So if we assume that the air in a room is well mixed, by combining Eqs. (2), (3) and (6) it is possible to compute the average irradiation flux, Er, that is required to achieve a desired survival fraction, fr.(8)
Alternatively, the disinfection achieved by an upper-room UVGI system can be thought of as being equivalent to additional air changes in the room space (McDevitt et al., 2008). In this scenario, the UV rate constant, kuv, which can be thought of as the equivalent air change rate per second, can be determined using (Beggs et al., 2006): (9)
So, in a ventilated room in which contamination ceases at time zero, we can utilize both the UV rate constant, kuv, and a rate constant, kv, for the ventilation (i.e., n ÷ 3,600), to produce a decay model for the room space.
(10) where: C0 and Ct are the concentrations of viable viral particles in the room space (virions/m3) at time zero and t seconds respectively; kv is the ventilation rate constant; kd is the particulate deposition rate constant (e.g., 0.0014 s−1 (Stadnytskyi et al., 2020)); and t is time in seconds.
Analysis of published data
A search of the relevant scientific literature (i.e., published literature, pre-prints and relevant websites) was undertaken to identify published data relating to the UV irradiation of the three closely related coronaviruses: SARS-CoV-2, the causative agent of COVID-19; SARS-CoV-1, the causative agent of severe acute respiratory syndrome (SARS); and MERS-CoV, the causative agent of middle east respiratory syndrome (MERS).
Because the experimental methods used in the various UV studies varied greatly, as did the level of detail reported, it was necessary to adopt a standardized approach so that valid comparisons could be made. It was therefore decided that, rather than estimating the Z value for a nominal log one reduction (i.e., D90) as others have done (Kowalski, 2010), we would instead use the log reduction values and UV doses reported in the various studies to calculate the respective Z values using Eq. (3). In so doing, we were able to utilize the results from studies that would otherwise be excluded because the log reductions achieved were far in excess of one. Where researchers performed experiments using a range of UV doses, we calculated the Z value for two UV doses, one near the start of the inactivation process and the other just before the saturation point. So as to avoid bias due to pseudo-replication, when computing the average Z values for the respective viral species, we first aggregated the Z values reported for the various individual studies and then used the aggregated values to calculate the overall mean Z values for the respective viruses.
In order to compare the Z values for the coronaviruses with those for influenza, we utilized experimental results produced by Heimbuch & Harnish (2019) who irradiated coupons of respirator material inoculated with SARS-CoV-1 and MERS-CoV, as well as four strains of influenza A, allowing direct comparisons to be made between the viral species.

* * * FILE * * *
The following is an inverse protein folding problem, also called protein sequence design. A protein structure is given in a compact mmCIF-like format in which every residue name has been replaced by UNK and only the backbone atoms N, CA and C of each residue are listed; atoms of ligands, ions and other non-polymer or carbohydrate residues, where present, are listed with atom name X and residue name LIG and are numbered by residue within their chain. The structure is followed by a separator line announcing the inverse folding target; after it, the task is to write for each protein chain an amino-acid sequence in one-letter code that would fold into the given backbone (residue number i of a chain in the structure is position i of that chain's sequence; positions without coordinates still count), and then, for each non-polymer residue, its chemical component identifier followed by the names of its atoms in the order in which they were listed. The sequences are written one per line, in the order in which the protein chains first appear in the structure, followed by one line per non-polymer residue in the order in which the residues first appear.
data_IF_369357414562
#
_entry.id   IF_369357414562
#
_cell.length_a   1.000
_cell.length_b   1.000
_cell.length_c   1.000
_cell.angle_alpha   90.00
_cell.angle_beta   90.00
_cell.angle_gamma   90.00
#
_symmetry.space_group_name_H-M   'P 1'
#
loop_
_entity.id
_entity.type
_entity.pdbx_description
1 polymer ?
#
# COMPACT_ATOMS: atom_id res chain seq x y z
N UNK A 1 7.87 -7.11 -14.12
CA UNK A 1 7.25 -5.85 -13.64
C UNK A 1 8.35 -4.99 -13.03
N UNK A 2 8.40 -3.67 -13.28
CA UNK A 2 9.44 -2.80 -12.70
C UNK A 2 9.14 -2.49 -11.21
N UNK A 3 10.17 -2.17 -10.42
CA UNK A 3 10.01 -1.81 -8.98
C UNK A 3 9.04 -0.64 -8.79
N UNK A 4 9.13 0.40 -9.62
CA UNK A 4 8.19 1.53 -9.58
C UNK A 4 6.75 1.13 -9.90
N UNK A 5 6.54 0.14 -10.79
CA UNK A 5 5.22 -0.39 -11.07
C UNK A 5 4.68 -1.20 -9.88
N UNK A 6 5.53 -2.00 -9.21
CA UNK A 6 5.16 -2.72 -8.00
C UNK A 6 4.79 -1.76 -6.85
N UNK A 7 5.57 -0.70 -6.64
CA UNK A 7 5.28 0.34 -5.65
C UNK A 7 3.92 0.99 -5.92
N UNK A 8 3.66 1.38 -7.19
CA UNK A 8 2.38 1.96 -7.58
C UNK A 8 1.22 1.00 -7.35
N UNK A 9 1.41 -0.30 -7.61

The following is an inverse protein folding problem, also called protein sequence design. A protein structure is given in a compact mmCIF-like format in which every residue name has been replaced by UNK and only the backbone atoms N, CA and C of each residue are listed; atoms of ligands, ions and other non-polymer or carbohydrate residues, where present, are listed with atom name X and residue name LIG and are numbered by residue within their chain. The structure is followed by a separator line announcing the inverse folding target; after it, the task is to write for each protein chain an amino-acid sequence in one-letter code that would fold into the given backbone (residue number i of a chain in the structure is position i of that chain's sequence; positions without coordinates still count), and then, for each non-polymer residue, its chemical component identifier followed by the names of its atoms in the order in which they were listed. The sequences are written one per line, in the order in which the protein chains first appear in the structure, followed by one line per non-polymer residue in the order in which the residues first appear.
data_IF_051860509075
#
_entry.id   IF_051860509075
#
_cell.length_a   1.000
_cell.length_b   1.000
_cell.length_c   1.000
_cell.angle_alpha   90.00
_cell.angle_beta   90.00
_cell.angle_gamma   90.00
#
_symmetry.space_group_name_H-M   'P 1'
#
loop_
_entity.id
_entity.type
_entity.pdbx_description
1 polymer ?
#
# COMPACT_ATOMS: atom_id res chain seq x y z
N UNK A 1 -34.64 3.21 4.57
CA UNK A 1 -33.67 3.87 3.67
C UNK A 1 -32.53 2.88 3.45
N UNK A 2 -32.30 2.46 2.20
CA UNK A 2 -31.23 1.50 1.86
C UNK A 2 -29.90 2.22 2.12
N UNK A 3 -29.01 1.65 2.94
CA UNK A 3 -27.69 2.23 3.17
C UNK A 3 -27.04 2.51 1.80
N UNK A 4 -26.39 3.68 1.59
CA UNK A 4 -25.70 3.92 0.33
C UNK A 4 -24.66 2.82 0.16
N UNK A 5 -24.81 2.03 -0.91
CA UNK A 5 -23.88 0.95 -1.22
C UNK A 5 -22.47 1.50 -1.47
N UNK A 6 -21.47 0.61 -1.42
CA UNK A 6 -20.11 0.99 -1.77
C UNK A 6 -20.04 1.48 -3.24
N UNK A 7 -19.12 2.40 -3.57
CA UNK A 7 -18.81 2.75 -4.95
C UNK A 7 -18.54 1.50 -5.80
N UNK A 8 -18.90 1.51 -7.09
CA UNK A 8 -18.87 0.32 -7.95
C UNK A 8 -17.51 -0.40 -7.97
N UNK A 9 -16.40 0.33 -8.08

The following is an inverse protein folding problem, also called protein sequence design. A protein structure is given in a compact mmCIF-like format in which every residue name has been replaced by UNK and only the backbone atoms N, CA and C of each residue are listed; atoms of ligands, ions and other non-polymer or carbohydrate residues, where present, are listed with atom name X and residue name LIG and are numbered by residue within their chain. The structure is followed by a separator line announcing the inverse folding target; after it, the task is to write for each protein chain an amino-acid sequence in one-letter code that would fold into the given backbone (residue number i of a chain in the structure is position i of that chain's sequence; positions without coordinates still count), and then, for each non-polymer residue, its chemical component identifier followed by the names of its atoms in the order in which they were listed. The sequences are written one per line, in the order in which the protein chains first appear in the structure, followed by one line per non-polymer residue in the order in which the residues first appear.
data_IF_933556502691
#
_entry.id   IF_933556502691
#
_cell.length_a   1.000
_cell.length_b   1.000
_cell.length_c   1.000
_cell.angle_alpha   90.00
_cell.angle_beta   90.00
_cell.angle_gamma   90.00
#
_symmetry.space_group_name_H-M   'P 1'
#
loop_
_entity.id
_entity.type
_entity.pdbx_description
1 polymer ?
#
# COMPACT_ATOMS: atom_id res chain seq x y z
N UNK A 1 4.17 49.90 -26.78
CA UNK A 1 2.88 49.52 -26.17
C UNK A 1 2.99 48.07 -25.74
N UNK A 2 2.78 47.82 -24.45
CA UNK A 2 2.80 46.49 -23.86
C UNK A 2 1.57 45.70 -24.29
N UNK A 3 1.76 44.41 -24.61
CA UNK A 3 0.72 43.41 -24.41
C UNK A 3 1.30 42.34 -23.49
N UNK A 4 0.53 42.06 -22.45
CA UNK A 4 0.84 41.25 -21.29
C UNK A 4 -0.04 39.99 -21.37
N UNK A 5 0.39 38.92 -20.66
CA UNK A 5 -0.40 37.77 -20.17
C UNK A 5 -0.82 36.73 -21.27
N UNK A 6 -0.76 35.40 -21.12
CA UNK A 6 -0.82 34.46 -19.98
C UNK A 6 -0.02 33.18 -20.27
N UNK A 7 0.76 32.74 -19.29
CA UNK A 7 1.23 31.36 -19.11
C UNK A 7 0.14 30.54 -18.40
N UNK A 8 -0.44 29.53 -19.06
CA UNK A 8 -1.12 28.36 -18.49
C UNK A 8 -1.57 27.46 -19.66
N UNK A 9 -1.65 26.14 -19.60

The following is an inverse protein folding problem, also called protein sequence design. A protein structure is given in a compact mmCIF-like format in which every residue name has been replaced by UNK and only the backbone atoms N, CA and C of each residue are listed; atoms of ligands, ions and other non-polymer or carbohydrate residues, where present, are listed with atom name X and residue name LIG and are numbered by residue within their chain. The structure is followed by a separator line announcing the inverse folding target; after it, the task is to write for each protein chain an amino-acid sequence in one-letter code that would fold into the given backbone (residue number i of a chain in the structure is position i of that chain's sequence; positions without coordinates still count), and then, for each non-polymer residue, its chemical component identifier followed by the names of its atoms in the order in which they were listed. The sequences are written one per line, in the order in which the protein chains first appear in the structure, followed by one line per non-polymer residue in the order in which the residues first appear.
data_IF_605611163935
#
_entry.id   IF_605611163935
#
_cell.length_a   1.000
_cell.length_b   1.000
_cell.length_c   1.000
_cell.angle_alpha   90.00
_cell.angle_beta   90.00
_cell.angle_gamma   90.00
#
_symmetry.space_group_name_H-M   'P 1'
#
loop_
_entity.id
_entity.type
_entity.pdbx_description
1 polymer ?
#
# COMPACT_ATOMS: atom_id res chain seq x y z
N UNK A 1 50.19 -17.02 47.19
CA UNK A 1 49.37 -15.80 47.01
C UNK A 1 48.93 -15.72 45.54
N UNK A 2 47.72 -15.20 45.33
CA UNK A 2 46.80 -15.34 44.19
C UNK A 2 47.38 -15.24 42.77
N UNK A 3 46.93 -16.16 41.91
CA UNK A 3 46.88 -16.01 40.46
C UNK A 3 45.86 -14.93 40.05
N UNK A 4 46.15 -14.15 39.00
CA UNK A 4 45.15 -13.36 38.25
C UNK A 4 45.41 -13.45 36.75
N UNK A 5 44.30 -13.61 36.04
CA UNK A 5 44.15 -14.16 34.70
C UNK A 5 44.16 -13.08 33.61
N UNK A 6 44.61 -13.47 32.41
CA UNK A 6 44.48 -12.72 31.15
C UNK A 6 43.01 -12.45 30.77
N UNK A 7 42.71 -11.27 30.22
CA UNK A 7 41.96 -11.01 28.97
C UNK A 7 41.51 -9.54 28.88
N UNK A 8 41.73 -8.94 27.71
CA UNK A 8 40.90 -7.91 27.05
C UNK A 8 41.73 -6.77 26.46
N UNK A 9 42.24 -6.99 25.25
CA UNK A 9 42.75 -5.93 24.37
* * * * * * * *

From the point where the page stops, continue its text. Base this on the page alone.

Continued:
Estimating an effective upper-room Z value for aerosolised SARS-CoV-2
In order to evaluate how SARS-CoV-2 might behave in the presence of UV-C when aerosolised, we reviewed the available literature on the subject (Jensen, 1964; Kowalski, 2010; Kowalski et al., 2000; McDevitt, Rudnick & Radonovich, 2012; Walker & Ko, 2007) with the aim of estimating a value for the coefficient, cur, in Eq. (7), which we then used to estimate the effective upper-room Z value, Zur. In order to reflect the uncertainty associated with this, we compared effective Z values for aerosolised coronaviruses reported in the literature with values obtained for SARS-CoV-2 in liquids to obtain the range of possible values for cur.
Computation of required upper-room UV irradiation flux
Having estimated the value of Zur for SARS-CoV-2 from the literature, we then used Eqs. (6) and (8) to estimate the average upper-room irradiation flux that would be required to achieve a 50–90% reduction in aerosolised SARS-CoV-2 virions (through the action of the UV-C alone) in a 4.2 × 4.2 × 2.5 m high room space for a range of ventilation rates. These dimensions were chosen because they are typical for an upper-room UVGI installation in which the lamp height is 2.1 m above the floor (First et al., 1999b). In the model we assumed that the air was completely mixed, which meant that according to Eq. (6), aerosol particles would spend on average 16% of their room residency time in the UV zone.
In addition to computing the required UV flux, we also wanted to know how a standard upper-room UV fitting might perform when challenged by SARS-CoV-2. In accordance with the guidelines stated by First et al. (1999b), we assumed that the room contained a single 30 W (input) UV-C fitting capable of delivering an average upper-room flux of 50 μW/cm2, and modeled its performance in terms of equivalent ventilation rate using Eq. (9).
Analysis of the published literature
The results of the literature search are summarized in Table 1, which shows the UV-C (254 nm) doses applied and log reductions achieved in six studies investigating SARS-CoV-1 (Darnell et al., 2004; Darnell & Taylor, 2006; Duan et al., 2003; Eickmann et al., 2020; Heimbuch & Harnish, 2019; Kariwa, Fujii & Takashima, 2006), two studies investigating MERS-CoV (Bedell, Buchaklian & Perlman, 2016; Heimbuch & Harnish, 2019), and two studies investigating SARS-CoV-2 (Bianco et al., 2020; Signify, 2020). Table 1 also includes the results of one study that investigated the impact of deep-UV light at 280 nm (i.e., the boundary between UV-B and UV-C) on SARS-CoV-2 (Inagaki et al., 2020). In addition, three studies were found that used a combination of UV-A and UV-B light (270–360 nm), together with the photosensitiser, riboflavin, to disinfect SARS-CoV-2 (Keil et al., 2020; Ragan et al., 2020) and MERS-CoV (Keil, Bowen & Marschner, 2020) in blood products (Table 2). Although these studies did not utilize UV-C light, it was nevertheless decided to report the results of these studies here so that direct comparisons could be made between SARS-CoV-2 and MERS-CoV. The MERS-CoV irradiation study by Bedell, Buchaklian & Perlman (2016) is included for completeness, even though the authors did not report the UV dose received by the virus, making it impossible to compute a Z value for this study.